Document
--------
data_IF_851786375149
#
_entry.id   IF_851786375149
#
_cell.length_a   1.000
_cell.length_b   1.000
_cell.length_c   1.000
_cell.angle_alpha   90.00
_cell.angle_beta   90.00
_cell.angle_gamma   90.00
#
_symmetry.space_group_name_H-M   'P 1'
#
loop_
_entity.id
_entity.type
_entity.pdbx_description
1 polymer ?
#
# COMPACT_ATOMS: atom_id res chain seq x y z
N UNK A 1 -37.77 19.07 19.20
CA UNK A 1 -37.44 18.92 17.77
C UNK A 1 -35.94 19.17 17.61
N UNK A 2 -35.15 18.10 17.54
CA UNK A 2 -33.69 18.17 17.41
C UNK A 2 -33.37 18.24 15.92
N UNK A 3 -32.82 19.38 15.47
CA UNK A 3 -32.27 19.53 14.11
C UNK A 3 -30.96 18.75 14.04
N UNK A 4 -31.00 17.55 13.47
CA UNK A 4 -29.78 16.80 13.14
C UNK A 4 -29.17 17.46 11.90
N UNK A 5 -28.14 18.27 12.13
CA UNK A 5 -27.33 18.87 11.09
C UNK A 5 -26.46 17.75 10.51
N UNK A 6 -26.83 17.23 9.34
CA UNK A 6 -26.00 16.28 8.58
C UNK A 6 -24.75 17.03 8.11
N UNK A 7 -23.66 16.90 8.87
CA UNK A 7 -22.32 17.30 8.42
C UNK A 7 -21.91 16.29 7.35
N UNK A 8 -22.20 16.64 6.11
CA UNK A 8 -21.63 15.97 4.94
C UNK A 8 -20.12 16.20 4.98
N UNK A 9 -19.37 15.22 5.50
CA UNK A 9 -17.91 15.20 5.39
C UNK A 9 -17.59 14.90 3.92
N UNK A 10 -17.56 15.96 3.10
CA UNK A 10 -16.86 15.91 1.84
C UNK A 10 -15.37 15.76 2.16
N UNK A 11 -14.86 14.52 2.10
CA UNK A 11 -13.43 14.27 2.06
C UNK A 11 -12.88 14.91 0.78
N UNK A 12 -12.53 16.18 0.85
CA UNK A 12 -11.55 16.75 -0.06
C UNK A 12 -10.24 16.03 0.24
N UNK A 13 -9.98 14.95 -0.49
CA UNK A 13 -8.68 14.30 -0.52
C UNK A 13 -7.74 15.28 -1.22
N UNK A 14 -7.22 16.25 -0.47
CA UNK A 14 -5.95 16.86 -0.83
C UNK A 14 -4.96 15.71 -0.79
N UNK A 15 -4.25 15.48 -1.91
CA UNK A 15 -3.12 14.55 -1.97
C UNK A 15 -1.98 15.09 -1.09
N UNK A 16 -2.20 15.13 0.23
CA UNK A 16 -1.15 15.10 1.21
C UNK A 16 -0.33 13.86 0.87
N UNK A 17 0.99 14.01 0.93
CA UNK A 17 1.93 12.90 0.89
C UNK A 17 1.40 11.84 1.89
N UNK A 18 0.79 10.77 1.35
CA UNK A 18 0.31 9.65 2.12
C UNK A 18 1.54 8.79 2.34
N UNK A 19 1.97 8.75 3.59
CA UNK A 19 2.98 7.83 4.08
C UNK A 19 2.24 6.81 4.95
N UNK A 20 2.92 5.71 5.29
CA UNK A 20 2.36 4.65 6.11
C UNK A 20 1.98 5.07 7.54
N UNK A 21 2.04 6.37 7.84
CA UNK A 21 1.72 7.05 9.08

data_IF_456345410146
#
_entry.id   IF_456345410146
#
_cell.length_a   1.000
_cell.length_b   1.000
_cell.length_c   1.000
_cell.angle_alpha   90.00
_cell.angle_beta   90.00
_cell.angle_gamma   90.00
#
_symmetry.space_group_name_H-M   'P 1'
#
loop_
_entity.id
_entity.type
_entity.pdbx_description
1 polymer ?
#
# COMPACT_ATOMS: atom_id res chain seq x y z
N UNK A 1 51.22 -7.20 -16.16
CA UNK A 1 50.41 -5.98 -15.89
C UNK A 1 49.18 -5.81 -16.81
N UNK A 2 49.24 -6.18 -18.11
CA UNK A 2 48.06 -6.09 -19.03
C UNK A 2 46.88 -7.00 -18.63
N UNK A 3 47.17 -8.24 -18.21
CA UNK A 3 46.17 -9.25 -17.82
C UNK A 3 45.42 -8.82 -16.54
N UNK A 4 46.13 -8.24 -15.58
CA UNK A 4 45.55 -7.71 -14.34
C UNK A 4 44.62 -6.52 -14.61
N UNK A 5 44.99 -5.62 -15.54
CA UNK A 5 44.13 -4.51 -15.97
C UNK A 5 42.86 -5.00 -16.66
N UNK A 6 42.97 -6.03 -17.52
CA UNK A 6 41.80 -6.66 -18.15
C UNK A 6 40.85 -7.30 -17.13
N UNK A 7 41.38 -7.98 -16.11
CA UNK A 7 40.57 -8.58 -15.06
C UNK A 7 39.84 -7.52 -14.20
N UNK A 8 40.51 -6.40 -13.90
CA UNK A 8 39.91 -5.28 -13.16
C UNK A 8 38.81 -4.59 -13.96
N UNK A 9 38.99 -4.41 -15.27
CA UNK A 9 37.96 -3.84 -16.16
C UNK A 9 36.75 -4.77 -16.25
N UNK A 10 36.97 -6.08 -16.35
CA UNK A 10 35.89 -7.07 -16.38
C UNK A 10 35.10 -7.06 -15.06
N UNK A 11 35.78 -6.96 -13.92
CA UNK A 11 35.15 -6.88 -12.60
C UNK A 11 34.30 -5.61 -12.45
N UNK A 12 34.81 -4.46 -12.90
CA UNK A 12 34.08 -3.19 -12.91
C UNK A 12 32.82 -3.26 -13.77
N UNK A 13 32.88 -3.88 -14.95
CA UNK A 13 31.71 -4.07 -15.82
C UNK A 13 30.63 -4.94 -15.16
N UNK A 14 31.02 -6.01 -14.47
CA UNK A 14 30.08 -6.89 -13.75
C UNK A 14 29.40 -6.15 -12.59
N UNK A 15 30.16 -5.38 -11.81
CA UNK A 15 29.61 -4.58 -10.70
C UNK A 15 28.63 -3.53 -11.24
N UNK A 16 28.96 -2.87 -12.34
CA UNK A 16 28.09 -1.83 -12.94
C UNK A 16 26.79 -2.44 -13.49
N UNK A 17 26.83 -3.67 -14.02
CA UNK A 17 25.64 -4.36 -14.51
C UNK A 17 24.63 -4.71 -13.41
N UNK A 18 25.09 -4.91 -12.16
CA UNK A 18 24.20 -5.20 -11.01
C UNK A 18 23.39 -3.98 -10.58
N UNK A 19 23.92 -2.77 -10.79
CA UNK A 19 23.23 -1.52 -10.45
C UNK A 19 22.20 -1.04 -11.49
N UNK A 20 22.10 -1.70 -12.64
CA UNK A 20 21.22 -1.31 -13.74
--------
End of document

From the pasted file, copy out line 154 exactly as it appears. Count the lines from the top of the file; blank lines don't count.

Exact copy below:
N UNK A 18 25.09 -4.91 -12.16